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Scrapbooking Tools

Scrapbooking can be a very challenging task for the beginner. For one thing, you need creativity in order to create a beautiful work of art. You also need to think up a distinct theme which forms the backbone of the scrapbook. The items you put inside the scrapbook should also be arranged in such a manner that their significance is unmistakable. With all these complexities, many people would be hard-pressed to complete a scrapbook without the proper tools.

So what tools would you actually need to put a scrapbook together?

1) Scissors – Everyone knows what scissors are, right? Well, here is a metaphor for the scissors in scrapbooking. Scissors are like bringers of order. Scissors shape the little bits of paper into forms that you can use in your scrapbook. This scrapbooking tool is very important in making pieces fit together. Some people may refuse to cut the pieces of paper, but only through this, can the scrapbook be completed.

In that sense, a pair of scissors can symbolize the truth. Why, you ask? Well, the truth hurts. But it has to hurt, doesn’t it? It has to hurt if it is to set you free.

There are two distinctive types of scissors you can use as scrapbooking tools:

a) Conventional paper-cutting scissors – These scissors are made to cut and to cut straight. This is the type of scissors people encounter from the very beginning of their childhood. You need to be able to trust your scissors to cut straight, because it just looks ugly if you unintentionally use dull scissors and mess up the cut of the paper. Hampton Photo Arts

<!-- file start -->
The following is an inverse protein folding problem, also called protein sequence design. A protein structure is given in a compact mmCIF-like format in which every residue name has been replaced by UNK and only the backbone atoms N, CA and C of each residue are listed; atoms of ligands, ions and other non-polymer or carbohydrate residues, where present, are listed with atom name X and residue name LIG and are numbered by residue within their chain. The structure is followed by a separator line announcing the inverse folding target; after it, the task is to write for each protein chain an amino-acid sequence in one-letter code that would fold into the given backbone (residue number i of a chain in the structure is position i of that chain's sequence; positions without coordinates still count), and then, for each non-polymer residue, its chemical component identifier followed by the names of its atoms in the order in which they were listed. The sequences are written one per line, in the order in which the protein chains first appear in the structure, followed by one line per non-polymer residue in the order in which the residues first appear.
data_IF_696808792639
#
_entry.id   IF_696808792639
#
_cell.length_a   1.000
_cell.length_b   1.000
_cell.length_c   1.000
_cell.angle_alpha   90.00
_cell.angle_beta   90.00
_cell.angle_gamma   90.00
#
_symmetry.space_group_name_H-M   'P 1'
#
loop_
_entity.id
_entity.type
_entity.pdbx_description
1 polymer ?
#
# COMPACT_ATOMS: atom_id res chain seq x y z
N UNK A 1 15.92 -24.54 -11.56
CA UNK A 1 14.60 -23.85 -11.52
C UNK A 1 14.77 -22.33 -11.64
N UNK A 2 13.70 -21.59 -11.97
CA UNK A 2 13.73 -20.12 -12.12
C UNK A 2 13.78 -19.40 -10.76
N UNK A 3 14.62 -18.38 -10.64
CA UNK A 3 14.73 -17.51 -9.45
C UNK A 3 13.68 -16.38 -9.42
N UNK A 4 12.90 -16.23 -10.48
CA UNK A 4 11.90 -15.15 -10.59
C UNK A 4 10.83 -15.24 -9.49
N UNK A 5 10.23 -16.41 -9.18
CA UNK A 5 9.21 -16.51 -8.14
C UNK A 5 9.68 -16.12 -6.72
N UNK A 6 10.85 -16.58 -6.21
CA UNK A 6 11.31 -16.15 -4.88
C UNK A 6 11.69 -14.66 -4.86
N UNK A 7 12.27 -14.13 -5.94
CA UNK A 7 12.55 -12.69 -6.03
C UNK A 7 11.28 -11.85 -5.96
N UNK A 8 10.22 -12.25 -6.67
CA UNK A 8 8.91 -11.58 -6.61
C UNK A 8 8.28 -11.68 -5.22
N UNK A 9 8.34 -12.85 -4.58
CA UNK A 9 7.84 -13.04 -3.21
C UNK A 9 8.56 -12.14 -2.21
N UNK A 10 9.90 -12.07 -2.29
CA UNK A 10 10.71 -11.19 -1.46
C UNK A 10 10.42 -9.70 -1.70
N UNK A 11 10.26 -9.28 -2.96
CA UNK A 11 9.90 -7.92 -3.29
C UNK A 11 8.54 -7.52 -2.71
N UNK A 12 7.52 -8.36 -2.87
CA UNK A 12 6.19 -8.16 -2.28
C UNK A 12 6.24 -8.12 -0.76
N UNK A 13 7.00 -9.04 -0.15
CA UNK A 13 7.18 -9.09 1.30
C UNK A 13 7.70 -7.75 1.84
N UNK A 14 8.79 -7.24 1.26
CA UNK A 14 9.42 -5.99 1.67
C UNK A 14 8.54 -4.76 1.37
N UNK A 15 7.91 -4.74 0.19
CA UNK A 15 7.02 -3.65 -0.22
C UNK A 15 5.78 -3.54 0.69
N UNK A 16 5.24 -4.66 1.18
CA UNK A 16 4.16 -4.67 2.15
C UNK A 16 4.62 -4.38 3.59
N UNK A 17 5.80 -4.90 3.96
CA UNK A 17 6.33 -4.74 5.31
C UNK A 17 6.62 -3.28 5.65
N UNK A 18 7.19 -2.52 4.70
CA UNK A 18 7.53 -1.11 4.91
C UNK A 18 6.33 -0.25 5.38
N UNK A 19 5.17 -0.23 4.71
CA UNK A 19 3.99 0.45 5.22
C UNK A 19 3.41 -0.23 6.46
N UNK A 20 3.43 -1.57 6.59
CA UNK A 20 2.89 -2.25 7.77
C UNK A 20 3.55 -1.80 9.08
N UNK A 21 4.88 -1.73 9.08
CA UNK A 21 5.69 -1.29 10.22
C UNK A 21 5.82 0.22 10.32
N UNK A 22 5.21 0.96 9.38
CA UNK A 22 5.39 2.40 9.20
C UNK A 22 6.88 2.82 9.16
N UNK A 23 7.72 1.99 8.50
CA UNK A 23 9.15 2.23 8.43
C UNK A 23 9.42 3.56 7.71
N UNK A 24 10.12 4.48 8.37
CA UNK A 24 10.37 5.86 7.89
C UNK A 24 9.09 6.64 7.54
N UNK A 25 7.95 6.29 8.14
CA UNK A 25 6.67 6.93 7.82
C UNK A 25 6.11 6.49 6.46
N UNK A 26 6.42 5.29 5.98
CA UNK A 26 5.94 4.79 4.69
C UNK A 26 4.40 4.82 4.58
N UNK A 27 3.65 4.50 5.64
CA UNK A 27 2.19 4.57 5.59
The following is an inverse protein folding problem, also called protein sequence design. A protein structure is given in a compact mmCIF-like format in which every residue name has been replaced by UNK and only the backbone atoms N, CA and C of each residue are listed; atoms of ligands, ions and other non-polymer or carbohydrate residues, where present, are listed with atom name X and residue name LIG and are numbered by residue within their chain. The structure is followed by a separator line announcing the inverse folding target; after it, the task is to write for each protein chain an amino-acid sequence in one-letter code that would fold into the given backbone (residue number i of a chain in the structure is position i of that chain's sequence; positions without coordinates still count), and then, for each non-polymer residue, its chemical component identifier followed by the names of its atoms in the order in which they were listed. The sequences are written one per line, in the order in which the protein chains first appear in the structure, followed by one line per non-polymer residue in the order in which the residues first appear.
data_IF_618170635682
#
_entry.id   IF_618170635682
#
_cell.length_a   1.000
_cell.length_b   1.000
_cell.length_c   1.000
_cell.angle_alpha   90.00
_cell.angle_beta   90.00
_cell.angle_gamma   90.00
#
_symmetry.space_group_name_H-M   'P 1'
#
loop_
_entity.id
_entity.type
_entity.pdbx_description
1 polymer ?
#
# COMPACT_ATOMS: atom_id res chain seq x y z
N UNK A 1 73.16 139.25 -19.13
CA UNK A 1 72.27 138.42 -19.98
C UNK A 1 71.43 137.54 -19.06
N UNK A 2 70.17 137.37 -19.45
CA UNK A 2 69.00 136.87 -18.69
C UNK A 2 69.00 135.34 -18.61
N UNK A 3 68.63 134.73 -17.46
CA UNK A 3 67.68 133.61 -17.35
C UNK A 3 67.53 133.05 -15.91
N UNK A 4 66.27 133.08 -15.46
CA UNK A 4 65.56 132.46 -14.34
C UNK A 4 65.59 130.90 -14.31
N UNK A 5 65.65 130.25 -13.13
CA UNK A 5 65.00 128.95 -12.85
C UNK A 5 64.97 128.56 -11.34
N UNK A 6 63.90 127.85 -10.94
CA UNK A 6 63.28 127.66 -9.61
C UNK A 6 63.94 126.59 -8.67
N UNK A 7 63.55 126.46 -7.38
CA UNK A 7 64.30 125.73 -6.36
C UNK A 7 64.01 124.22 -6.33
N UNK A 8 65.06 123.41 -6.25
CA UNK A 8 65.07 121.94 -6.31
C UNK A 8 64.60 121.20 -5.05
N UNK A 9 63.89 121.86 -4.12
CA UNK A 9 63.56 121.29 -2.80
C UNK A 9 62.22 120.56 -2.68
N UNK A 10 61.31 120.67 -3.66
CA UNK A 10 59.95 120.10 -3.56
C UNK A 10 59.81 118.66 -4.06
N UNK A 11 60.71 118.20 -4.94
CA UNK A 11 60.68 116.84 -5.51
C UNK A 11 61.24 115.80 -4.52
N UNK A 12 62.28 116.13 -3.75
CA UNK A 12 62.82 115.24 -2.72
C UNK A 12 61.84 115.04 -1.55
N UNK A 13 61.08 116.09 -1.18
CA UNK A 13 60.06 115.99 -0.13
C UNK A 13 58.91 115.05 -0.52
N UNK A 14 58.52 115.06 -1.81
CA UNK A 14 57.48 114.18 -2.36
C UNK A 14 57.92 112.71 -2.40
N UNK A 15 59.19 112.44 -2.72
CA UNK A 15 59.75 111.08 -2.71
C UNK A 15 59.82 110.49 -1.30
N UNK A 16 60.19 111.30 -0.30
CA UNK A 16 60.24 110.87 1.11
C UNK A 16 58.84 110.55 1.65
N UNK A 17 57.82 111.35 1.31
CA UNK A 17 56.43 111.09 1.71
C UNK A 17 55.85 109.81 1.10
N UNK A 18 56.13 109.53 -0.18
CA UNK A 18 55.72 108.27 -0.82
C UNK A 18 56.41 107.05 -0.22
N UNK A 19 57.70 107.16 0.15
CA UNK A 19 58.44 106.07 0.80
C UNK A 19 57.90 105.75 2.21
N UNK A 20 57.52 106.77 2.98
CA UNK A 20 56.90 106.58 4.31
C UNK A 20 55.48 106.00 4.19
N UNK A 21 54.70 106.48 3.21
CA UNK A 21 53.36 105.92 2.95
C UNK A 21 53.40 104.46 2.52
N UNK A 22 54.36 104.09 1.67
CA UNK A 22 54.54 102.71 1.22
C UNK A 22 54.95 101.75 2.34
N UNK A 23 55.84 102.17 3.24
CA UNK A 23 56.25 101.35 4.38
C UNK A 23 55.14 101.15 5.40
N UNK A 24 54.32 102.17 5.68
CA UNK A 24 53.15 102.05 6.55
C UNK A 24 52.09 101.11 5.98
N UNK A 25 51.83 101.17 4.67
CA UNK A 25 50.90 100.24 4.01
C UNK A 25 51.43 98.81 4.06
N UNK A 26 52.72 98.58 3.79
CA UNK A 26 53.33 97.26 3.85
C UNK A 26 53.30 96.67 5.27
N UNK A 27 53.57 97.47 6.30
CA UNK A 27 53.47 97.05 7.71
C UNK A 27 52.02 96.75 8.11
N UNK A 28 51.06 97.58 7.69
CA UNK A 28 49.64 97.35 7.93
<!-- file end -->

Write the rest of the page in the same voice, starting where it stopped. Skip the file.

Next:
b) Crafting scissors – This type of scissors can be bought at different art supply shops. These scissors are distinctively shaped in order to produce different types of cuts. Using this scrapbooking tool can be a whole lot more convenient than trying to follow a pattern using straight-cutting scissors. You see, using conventional scissors can give you carpal tunnel because of the stress your fingers will be taking. And that’s not good at all, is it?

2) Puncher – This nifty scrapbooking tool is used mainly to punch holes into paper. There are, once again, two types of punchers available out there:

a) Conventional – This type of puncher produces round holes. Funnily enough, this type of puncher was not designed as a scrapbooking tool, but as an office supply. For those of today’s generation, files are known as the thing you keep documents in your computer. However, for other people, files consist of important papers and documents which are organized together. Punchers were used to put holes into those documents in order to accommodate a fastener.

However, punchers are now used today to make perfect circles on scrapbooking pages.

b) Shaped – This type of puncher, pretty much works in the same manner as the conventional puncher. However, the edges of the punching mechanism take different shapes in order to accommodate your crafting needs. This scrapbooking tool is used to make different shaped holes in the pages of the scrapbook.

3) Tweezers – Tweezers are often used as scrapbooking tools in order to enable the crafter to put in a design or to glue in a bit of paper neatly. You see, when making a scrapbook, you will be working with different materials together with a lot of glue. Because of this, there is a high risk of you smudging the different pictures of the scrapbook. Tweezers are excellent scrapbooking tools to maintain the cleanliness of your handiwork.